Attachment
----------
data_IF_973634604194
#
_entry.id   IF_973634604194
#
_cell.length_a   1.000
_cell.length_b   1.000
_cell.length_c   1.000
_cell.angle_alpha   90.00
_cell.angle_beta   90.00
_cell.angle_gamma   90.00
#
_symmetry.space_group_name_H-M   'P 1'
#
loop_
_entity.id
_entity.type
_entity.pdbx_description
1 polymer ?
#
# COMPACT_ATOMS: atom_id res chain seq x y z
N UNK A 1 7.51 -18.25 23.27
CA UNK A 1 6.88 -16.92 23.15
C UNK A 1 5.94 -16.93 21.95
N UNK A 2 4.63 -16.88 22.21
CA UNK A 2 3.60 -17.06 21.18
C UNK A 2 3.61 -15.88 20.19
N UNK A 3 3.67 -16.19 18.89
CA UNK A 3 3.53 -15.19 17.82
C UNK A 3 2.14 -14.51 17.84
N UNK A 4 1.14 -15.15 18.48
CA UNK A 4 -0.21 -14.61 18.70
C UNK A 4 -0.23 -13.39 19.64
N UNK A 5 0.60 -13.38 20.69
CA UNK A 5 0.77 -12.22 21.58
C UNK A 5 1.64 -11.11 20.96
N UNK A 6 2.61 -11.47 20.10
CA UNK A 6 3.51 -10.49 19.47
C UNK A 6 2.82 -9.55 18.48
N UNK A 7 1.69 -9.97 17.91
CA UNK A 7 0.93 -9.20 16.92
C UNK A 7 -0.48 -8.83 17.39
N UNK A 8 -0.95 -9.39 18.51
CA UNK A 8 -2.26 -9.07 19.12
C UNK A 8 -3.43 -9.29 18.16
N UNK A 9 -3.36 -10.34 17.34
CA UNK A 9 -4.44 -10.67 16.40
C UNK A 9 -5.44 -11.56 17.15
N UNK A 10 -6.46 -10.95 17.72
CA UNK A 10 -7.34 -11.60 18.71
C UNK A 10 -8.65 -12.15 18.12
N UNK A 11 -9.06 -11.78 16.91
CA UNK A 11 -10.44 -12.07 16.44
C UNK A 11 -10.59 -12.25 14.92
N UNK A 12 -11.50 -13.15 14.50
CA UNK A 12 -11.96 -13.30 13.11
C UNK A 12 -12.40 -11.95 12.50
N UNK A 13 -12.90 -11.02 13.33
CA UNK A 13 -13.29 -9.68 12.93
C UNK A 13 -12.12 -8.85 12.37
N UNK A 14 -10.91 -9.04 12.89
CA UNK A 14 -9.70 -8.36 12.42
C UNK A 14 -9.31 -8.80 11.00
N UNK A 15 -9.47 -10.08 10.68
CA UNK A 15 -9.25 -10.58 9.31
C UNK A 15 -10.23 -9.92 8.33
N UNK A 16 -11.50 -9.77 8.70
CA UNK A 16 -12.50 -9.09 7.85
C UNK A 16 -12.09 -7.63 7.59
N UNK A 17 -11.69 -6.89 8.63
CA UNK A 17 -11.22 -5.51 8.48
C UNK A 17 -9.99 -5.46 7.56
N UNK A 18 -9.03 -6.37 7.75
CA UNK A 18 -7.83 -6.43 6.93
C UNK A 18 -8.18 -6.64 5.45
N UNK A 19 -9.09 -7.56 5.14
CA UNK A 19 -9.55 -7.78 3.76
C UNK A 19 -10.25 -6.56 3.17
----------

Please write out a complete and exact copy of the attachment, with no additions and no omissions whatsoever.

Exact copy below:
data_IF_973634604194
#
_entry.id   IF_973634604194
#
_cell.length_a   1.000
_cell.length_b   1.000
_cell.length_c   1.000
_cell.angle_alpha   90.00
_cell.angle_beta   90.00
_cell.angle_gamma   90.00
#
_symmetry.space_group_name_H-M   'P 1'
#
loop_
_entity.id
_entity.type
_entity.pdbx_description
1 polymer ?
#
# COMPACT_ATOMS: atom_id res chain seq x y z
N UNK A 1 7.51 -18.25 23.27
CA UNK A 1 6.88 -16.92 23.15
C UNK A 1 5.94 -16.93 21.95
N UNK A 2 4.63 -16.88 22.21
CA UNK A 2 3.60 -17.06 21.18
C UNK A 2 3.61 -15.88 20.19
N UNK A 3 3.67 -16.19 18.89
CA UNK A 3 3.53 -15.19 17.82
C UNK A 3 2.14 -14.51 17.84
N UNK A 4 1.14 -15.15 18.48
CA UNK A 4 -0.21 -14.61 18.70
C UNK A 4 -0.23 -13.39 19.64
N UNK A 5 0.60 -13.38 20.69
CA UNK A 5 0.77 -12.22 21.58
C UNK A 5 1.64 -11.11 20.96
N UNK A 6 2.61 -11.47 20.10
CA UNK A 6 3.51 -10.49 19.47
C UNK A 6 2.82 -9.55 18.48
N UNK A 7 1.69 -9.97 17.91
CA UNK A 7 0.93 -9.20 16.92
C UNK A 7 -0.48 -8.83 17.39
N UNK A 8 -0.95 -9.39 18.51
CA UNK A 8 -2.26 -9.07 19.12
C UNK A 8 -3.43 -9.29 18.16
N UNK A 9 -3.36 -10.34 17.34
CA UNK A 9 -4.44 -10.67 16.40
C UNK A 9 -5.44 -11.56 17.15
N UNK A 10 -6.46 -10.95 17.72
CA UNK A 10 -7.34 -11.60 18.71
C UNK A 10 -8.65 -12.15 18.12
N UNK A 11 -9.06 -11.78 16.91
CA UNK A 11 -10.44 -12.07 16.44
C UNK A 11 -10.59 -12.25 14.92
N UNK A 12 -11.50 -13.15 14.50
CA UNK A 12 -11.96 -13.30 13.11
C UNK A 12 -12.40 -11.95 12.50
N UNK A 13 -12.90 -11.02 13.33
CA UNK A 13 -13.29 -9.68 12.93
C UNK A 13 -12.12 -8.85 12.37
N UNK A 14 -10.91 -9.04 12.89
CA UNK A 14 -9.70 -8.36 12.42
C UNK A 14 -9.31 -8.80 11.00
N UNK A 15 -9.47 -10.08 10.68
CA UNK A 15 -9.25 -10.58 9.31
C UNK A 15 -10.23 -9.92 8.33
N UNK A 16 -11.50 -9.77 8.70
CA UNK A 16 -12.50 -9.09 7.85
C UNK A 16 -12.09 -7.63 7.59
N UNK A 17 -11.69 -6.89 8.63
CA UNK A 17 -11.22 -5.51 8.48
C UNK A 17 -9.99 -5.46 7.56
N UNK A 18 -9.03 -6.37 7.75
CA UNK A 18 -7.83 -6.43 6.93
C UNK A 18 -8.18 -6.64 5.45
N UNK A 19 -9.09 -7.56 5.14
CA UNK A 19 -9.55 -7.78 3.76
C UNK A 19 -10.25 -6.56 3.17